Using Webmail

Webmail provides a secure means for accessing your CS e-mail from outside (or inside) the department using a web broswer.


Webmail is not as feature-rich as some mail clients, but it can provide a useful and secure connection to your e-mail when all you have available to you is a graphical web browser, such as Firefox or Internet Explorer, which supports an encrypted (ie, secure) connection.

Webmail supports the following features:

The only storable preferences currently supported are: full name, e-mail address, language, and signature.

Sent mail (messages that you send) is saved in a mailbox named sent-mail in the selected mail folder collection (a directory, usually mail/ If you have selected a different folder collection, the sent-mail mailbox will be created or appended in that directory. Currently, Webmail does not provide a preference selection for the name or location of the sent-mail mailbox. If you prefer to use a different name such as outbox you can make sent-mail be a symbolic link to outbox, and sent messages will be appended to that mailbox. For example:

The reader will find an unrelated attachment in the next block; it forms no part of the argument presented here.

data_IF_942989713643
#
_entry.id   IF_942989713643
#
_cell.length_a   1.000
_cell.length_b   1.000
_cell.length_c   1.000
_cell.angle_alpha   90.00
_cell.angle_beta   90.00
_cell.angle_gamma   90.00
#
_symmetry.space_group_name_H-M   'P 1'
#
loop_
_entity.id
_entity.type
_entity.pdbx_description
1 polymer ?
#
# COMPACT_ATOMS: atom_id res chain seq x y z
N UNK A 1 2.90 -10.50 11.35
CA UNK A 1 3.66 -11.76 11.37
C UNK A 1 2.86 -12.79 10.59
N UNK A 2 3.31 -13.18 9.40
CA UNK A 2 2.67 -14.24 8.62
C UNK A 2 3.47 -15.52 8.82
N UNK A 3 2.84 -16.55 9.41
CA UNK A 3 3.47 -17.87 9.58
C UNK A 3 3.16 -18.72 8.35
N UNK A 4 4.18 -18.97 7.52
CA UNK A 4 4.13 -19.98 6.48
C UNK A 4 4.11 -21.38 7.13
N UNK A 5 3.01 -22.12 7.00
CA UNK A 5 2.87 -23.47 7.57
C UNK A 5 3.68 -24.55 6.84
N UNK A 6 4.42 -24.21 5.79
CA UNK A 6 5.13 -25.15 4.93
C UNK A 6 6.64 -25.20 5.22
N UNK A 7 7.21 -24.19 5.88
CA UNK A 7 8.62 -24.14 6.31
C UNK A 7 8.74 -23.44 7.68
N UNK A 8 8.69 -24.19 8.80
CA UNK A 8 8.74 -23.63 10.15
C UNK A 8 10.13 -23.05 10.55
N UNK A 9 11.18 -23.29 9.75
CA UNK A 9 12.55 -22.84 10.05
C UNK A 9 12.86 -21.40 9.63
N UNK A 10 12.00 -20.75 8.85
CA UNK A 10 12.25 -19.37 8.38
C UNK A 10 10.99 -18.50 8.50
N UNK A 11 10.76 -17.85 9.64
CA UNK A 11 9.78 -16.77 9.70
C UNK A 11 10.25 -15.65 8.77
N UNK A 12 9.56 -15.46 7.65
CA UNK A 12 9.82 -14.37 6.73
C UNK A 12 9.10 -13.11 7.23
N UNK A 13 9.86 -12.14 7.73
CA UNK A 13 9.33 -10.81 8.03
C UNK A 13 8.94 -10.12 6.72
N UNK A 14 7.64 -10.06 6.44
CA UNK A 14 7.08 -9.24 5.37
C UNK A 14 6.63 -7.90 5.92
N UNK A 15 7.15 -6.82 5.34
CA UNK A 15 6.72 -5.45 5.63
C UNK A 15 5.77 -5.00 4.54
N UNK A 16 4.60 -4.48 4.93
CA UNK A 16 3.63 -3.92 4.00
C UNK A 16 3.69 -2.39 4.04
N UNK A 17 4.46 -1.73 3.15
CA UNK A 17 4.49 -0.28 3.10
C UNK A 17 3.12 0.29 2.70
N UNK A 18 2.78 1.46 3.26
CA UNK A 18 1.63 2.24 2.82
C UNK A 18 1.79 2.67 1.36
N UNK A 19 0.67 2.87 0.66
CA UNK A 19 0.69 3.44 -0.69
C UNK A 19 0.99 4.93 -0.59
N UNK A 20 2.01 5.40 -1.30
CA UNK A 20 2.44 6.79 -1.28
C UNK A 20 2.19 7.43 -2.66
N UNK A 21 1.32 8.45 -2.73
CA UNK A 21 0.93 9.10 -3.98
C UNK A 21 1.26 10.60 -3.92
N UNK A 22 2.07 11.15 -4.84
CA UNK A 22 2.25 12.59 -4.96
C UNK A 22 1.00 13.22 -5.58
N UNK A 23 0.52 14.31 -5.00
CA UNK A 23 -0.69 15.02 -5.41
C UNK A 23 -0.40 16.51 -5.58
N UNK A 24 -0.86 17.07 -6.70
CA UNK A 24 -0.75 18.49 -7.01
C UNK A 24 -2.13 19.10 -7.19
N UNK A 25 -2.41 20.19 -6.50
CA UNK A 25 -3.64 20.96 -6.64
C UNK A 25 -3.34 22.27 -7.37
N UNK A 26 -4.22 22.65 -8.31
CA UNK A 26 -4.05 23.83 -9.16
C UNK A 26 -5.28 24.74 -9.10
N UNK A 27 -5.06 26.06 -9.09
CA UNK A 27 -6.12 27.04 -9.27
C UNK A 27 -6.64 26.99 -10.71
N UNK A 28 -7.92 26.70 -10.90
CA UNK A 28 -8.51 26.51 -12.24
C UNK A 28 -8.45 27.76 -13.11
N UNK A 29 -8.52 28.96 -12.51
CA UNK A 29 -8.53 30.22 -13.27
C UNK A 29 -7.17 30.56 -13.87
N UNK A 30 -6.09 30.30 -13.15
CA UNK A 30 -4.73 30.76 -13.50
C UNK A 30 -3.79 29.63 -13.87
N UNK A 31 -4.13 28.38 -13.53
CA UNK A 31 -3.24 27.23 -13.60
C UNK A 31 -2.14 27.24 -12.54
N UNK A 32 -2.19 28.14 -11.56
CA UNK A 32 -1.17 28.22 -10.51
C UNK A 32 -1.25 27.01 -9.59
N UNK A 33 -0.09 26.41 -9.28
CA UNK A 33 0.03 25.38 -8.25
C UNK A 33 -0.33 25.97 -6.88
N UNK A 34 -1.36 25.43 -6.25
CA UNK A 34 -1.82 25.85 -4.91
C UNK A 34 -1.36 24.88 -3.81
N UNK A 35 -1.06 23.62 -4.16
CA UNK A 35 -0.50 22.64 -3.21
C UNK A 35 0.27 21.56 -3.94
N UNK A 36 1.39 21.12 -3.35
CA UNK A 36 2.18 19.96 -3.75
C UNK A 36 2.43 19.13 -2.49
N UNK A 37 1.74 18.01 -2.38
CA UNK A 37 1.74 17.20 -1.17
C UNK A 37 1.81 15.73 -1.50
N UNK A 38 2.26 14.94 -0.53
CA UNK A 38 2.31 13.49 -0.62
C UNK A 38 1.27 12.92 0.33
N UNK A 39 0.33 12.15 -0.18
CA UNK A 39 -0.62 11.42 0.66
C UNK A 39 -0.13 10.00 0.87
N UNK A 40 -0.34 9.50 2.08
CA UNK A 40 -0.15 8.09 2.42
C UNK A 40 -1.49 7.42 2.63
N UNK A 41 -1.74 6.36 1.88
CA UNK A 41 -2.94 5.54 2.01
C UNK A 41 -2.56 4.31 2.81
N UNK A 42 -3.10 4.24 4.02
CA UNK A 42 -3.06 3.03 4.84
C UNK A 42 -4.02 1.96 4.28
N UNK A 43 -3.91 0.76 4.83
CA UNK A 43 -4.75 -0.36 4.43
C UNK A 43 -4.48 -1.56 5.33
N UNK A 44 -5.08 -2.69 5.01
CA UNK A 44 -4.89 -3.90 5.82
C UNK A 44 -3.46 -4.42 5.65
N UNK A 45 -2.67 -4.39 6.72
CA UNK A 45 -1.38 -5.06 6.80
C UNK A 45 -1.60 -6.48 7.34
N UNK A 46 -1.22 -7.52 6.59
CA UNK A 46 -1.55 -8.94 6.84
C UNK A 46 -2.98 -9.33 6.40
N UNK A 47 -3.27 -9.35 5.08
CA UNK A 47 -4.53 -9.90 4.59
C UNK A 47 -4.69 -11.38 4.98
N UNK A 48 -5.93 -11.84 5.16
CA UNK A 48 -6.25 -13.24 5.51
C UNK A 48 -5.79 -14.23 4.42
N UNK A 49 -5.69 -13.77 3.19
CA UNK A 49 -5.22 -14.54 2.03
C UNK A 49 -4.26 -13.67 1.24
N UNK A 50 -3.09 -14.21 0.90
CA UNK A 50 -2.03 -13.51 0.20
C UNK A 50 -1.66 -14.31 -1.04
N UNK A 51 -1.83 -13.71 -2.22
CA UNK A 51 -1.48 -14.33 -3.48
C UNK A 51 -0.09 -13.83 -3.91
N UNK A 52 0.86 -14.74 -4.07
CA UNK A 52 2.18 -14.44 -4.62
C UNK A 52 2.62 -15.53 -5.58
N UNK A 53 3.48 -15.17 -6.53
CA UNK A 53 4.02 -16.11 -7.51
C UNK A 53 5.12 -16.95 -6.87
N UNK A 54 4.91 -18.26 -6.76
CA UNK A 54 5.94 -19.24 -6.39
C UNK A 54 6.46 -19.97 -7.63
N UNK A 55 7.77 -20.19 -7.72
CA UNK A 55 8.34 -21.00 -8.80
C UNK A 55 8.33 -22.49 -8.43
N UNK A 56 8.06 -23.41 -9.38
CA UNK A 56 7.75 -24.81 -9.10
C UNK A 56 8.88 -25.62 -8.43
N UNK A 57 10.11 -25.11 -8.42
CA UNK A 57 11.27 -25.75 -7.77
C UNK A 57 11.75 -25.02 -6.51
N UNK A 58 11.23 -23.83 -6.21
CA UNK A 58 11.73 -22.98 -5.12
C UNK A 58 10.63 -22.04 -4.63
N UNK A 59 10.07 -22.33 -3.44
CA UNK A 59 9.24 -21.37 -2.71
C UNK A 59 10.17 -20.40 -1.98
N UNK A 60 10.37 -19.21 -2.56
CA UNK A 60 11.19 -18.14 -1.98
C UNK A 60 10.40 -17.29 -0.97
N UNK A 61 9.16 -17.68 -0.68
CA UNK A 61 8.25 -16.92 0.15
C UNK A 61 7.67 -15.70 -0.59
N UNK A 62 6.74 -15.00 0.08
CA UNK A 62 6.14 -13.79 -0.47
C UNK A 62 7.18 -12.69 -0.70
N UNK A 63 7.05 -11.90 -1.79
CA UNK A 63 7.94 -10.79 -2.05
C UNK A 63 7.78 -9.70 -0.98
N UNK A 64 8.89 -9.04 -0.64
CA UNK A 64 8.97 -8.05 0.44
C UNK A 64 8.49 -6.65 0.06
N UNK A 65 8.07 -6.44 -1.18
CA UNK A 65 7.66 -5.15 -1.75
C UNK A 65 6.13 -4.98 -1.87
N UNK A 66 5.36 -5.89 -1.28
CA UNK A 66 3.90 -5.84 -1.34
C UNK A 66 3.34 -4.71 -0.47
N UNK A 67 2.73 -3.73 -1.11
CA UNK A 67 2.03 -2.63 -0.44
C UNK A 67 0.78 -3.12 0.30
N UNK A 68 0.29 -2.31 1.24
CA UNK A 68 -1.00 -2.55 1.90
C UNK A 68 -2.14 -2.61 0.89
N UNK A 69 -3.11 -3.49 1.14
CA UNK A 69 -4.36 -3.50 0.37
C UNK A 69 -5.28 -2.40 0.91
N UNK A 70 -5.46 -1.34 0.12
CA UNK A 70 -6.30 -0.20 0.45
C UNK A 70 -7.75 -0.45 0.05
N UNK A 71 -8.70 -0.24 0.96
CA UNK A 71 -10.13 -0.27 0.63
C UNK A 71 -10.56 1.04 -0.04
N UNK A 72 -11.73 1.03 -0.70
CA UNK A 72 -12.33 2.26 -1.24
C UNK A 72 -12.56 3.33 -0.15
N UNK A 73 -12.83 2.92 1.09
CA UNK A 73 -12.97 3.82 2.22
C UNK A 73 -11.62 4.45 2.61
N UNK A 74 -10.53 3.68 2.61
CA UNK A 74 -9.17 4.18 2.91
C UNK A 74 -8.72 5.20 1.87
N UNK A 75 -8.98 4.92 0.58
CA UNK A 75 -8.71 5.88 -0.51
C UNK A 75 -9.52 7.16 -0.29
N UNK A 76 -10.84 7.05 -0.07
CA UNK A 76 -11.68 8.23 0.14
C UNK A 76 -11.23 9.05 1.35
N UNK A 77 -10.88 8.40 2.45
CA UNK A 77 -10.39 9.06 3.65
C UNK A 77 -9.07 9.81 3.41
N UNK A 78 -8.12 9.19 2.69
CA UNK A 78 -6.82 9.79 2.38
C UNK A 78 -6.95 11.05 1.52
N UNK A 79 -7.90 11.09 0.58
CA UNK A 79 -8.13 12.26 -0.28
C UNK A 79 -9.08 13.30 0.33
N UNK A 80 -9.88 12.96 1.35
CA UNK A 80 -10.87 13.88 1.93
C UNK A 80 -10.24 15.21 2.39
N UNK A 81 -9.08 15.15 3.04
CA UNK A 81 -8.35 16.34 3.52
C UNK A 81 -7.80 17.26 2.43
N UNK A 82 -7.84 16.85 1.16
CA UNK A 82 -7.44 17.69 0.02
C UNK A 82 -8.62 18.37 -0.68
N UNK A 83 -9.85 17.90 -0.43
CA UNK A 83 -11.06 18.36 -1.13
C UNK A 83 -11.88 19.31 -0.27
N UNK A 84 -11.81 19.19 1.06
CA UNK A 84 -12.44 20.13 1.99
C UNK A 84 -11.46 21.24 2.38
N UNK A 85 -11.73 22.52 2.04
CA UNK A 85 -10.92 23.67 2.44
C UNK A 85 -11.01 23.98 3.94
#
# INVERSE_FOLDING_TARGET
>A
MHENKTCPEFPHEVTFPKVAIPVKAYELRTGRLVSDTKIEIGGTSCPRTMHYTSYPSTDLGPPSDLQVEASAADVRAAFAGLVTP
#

% cd ~/mail
	% ln -s outbox sent-mail 


To run Webmail, you will need:


To use Webmail, go to and login with your CS UNIX username and password (not your Duke NetID).

If the CS Webmail server is not accessible, you can also use the Duke webmail server,, and select Computer Science Mail in the pull-down menu. This provides a secure connection to the CS IMAP mail server, with an identical interface. You will also here need to login with your CS UNIX username and password in order to access the CS IMAP server.

Please refer to the Roundcube Roundcube User's FAQ page for additional information.



Our Webmail installation is configured to only allow connection to the CS IMAP e-mail server.

Webmail is written in PHP, and uses a MySQL database back end.

If you have any questions please contact the Lab Staff.